The Black Hills in South Dakota once used to be a sacred home to all Native Americans, but particularly sacred to the Lakota Sioux. The Lakota Sioux are voiceless while witnessing a land of the sacred ground being carved apart. Within the sacred Black Hill’s, there is a monument that is slowly being carved up to life called Crazy Horse. The Monument Crazy Horse is created to honor all Native Americans and Crazy Horse, but the carving of Crazy Horse challenges many Lakota and Native American’s beliefs and traditions. The usage of the land is not being met in the eyes of the Lakota Native Americans. Many traditional Lakota is against the memorial of Crazy Horse. In 1972 an autobiography by John Fire Lame, a Lakota who was known as a medicine man, stated, "The whole idea of making a beautiful wild mountain into a statue of him is a pollution of the landscape. It is against the spirit of Crazy Horse” (Simon and Schuster. P. 96). Russell Means who is an activist for the Lakota people also stated "Imagine going to the holy land in Israel, whether you're a Christian or a Jew or a Muslim, and start carving up the mountain of Zion. It's an insult to our entire being. It's bad enough getting four white faces carved in up there, the shrine of hypocrisy. (Roberts, September 2001).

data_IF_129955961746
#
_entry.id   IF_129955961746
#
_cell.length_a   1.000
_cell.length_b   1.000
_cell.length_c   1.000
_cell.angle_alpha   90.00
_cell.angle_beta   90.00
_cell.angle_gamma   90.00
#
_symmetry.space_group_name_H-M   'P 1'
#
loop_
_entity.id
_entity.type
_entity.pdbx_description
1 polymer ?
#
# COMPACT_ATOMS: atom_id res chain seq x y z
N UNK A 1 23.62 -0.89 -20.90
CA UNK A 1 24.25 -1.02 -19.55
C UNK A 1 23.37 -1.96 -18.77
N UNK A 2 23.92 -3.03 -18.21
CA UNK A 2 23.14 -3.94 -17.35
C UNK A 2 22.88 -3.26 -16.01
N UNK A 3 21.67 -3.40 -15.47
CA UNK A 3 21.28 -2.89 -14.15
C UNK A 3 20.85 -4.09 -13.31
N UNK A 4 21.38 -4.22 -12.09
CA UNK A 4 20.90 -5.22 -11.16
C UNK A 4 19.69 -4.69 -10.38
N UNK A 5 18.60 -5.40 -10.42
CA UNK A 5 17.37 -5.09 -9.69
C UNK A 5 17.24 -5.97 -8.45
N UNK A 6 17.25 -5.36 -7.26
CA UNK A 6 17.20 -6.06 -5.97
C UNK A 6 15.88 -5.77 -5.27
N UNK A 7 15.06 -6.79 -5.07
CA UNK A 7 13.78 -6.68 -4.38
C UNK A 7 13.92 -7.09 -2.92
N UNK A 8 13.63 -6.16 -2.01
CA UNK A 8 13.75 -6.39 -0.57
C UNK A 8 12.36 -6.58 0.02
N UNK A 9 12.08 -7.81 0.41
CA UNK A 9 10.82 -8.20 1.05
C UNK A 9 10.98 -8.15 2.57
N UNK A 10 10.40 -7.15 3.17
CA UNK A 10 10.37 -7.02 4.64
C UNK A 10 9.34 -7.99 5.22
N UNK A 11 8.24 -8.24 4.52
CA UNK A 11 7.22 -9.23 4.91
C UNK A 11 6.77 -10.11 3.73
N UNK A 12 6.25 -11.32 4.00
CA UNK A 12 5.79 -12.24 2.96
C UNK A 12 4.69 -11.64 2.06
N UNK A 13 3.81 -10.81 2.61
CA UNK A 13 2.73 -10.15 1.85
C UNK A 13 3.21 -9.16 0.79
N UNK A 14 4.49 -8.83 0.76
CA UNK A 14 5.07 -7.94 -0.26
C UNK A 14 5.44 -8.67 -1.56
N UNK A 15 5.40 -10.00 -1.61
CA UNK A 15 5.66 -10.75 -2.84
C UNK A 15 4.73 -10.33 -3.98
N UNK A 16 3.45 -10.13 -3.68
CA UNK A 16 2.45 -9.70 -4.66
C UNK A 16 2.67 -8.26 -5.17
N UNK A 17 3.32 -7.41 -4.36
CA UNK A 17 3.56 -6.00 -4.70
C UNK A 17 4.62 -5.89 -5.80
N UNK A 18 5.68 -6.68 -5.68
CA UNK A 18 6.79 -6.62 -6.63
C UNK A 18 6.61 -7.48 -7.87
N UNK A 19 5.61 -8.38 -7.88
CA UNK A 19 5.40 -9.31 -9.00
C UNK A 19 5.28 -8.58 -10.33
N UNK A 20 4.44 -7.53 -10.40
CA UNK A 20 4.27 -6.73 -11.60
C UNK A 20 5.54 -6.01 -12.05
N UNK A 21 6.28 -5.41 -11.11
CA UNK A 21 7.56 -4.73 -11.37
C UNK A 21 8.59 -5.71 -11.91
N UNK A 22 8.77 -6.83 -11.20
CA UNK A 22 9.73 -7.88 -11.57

According to the majority, this is primarily an insult to Native American’s entire being, due to the fact that Standing Bear who was the main proponent of the carving did not consult with other Lakota Sioux community members. This was the main disconnect between the project of the Crazy Horse Monument and the Lakota people. The brokenness of the memorial in its present-day nation appears to mirror the Lakota human beings themselves, seemingly shattered after years of heartbreak, loss and forced assimilation. (White Face Interview 2013). The incompletion of the Memorial Crazy Horse represents the Lakota people, The Lakota, and Native American people are witnessing a memorial being built in their honor on a sacred ground that they did not wish for. The Lakota and Native American voice of terror is being unheard while their land is being polluted by tourism. The plan to construct the memorial resulted in controversy as many members among the Lakota community are in opposition to the idea.